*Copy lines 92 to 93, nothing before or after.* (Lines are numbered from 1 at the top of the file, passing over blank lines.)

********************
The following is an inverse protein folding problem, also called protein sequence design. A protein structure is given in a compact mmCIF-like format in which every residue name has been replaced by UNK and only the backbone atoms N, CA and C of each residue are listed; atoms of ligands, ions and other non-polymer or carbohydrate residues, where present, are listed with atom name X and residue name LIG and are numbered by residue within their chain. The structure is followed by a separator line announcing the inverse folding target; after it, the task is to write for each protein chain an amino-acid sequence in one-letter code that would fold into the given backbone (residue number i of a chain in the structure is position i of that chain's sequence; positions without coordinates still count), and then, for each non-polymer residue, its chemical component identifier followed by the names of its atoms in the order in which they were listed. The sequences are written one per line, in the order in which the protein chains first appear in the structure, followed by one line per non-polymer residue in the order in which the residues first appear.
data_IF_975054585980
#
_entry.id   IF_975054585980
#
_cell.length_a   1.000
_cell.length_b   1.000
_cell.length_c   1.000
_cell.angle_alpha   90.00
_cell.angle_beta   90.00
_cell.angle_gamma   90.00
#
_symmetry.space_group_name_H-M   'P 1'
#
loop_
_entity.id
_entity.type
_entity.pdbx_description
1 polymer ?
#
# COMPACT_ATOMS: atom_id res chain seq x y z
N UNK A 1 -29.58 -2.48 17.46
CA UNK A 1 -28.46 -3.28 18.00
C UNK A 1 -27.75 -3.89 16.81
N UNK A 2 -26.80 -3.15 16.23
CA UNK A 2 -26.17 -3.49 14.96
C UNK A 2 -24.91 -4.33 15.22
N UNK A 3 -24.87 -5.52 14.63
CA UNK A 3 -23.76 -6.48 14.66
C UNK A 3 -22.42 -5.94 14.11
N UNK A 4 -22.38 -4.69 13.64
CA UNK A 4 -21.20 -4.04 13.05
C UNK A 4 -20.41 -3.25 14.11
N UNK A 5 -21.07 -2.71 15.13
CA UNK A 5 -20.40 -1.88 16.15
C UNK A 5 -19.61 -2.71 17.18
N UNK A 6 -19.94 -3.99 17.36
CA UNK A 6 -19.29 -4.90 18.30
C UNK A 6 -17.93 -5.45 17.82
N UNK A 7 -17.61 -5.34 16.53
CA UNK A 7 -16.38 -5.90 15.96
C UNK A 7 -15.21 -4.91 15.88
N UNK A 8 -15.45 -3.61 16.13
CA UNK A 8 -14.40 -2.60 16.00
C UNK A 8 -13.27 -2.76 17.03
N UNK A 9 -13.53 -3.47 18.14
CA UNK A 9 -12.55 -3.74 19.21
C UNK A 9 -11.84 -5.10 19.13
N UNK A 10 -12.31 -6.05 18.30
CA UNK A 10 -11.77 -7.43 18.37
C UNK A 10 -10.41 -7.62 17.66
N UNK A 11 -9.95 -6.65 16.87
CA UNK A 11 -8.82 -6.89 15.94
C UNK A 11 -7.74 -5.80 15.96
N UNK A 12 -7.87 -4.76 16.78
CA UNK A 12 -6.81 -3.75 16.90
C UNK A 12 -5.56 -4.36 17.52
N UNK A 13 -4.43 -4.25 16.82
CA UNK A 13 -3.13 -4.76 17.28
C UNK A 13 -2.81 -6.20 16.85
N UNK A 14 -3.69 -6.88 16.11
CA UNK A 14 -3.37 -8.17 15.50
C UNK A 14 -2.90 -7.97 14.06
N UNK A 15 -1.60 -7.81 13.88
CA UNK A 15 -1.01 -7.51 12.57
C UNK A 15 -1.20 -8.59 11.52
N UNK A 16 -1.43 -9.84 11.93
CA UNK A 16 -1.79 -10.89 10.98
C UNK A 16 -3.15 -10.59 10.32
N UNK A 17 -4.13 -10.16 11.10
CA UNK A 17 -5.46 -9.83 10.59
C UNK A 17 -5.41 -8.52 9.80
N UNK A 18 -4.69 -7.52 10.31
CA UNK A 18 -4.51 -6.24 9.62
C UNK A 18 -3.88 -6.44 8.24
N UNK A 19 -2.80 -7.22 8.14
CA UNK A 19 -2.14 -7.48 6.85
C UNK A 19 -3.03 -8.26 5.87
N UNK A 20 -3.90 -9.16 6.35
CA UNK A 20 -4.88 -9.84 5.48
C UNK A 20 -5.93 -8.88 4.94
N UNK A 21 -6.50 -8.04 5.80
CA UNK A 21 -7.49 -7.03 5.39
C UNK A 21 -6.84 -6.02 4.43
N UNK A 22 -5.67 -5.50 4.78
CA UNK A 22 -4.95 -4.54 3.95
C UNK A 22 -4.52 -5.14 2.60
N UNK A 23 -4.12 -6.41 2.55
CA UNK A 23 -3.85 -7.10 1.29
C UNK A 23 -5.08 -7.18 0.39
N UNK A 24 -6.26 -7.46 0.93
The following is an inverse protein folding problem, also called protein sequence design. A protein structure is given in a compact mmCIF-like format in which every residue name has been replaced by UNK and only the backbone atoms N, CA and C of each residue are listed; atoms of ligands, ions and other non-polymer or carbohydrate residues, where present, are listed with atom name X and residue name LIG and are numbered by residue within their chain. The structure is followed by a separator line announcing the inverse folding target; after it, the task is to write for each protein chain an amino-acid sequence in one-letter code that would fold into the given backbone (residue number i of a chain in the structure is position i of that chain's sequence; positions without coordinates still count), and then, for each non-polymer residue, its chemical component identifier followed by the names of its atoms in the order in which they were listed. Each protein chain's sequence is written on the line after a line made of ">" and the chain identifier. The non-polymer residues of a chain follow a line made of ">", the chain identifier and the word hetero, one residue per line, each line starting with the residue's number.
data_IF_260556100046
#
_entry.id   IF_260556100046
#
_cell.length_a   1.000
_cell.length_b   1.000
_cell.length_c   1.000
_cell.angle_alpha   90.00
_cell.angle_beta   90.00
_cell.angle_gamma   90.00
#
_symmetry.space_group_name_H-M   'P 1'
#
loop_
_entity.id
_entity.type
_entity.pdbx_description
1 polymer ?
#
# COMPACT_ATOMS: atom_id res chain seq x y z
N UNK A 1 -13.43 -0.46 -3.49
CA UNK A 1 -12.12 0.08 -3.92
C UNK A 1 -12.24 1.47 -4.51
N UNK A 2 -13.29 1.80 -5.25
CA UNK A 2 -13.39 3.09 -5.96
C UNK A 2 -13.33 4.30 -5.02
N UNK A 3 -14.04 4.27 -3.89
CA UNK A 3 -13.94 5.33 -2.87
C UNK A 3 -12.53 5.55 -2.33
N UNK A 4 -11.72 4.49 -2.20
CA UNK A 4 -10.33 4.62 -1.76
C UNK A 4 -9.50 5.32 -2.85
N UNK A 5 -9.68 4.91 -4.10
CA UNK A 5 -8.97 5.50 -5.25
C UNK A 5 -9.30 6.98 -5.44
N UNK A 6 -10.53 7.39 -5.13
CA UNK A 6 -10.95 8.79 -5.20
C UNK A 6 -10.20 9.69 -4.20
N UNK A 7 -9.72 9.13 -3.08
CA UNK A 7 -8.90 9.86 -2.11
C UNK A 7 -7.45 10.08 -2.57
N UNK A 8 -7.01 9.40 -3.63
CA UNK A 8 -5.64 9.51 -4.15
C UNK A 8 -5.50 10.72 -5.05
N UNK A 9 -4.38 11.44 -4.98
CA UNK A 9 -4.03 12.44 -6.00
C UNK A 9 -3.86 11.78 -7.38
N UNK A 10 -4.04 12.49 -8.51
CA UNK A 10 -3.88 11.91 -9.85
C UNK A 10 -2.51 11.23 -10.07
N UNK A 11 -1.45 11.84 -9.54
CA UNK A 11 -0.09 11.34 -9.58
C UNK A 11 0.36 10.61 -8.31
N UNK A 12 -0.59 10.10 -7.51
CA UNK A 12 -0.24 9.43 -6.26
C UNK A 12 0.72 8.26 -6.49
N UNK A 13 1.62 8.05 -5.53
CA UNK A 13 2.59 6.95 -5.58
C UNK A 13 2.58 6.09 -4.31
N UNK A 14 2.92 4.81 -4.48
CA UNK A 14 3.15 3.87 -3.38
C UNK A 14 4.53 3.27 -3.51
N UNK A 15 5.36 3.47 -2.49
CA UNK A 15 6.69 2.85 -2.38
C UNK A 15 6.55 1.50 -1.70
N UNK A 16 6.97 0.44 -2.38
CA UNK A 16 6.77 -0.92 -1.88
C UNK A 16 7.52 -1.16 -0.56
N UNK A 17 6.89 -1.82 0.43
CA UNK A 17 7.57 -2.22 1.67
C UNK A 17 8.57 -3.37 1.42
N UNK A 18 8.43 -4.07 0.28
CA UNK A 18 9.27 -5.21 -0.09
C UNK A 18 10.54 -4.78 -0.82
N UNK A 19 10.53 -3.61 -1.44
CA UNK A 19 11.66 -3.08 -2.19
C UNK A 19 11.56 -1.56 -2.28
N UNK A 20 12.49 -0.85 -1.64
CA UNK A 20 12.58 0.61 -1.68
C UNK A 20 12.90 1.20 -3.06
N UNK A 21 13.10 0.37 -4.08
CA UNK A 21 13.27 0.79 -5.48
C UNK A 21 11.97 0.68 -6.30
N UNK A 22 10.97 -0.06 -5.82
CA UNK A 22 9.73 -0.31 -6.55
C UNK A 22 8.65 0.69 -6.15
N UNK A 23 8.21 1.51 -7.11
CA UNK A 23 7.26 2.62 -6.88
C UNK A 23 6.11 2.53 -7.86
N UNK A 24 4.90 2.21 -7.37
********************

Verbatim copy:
The following is an inverse protein folding problem, also called protein sequence design. A protein structure is given in a compact mmCIF-like format in which every residue name has been replaced by UNK and only the backbone atoms N, CA and C of each residue are listed; atoms of ligands, ions and other non-polymer or carbohydrate residues, where present, are listed with atom name X and residue name LIG and are numbered by residue within their chain. The structure is followed by a separator line announcing the inverse folding target; after it, the task is to write for each protein chain an amino-acid sequence in one-letter code that would fold into the given backbone (residue number i of a chain in the structure is position i of that chain's sequence; positions without coordinates still count), and then, for each non-polymer residue, its chemical component identifier followed by the names of its atoms in the order in which they were listed. Each protein chain's sequence is written on the line after a line made of ">" and the chain identifier. The non-polymer residues of a chain follow a line made of ">", the chain identifier and the word hetero, one residue per line, each line starting with the residue's number.
data_IF_260556100046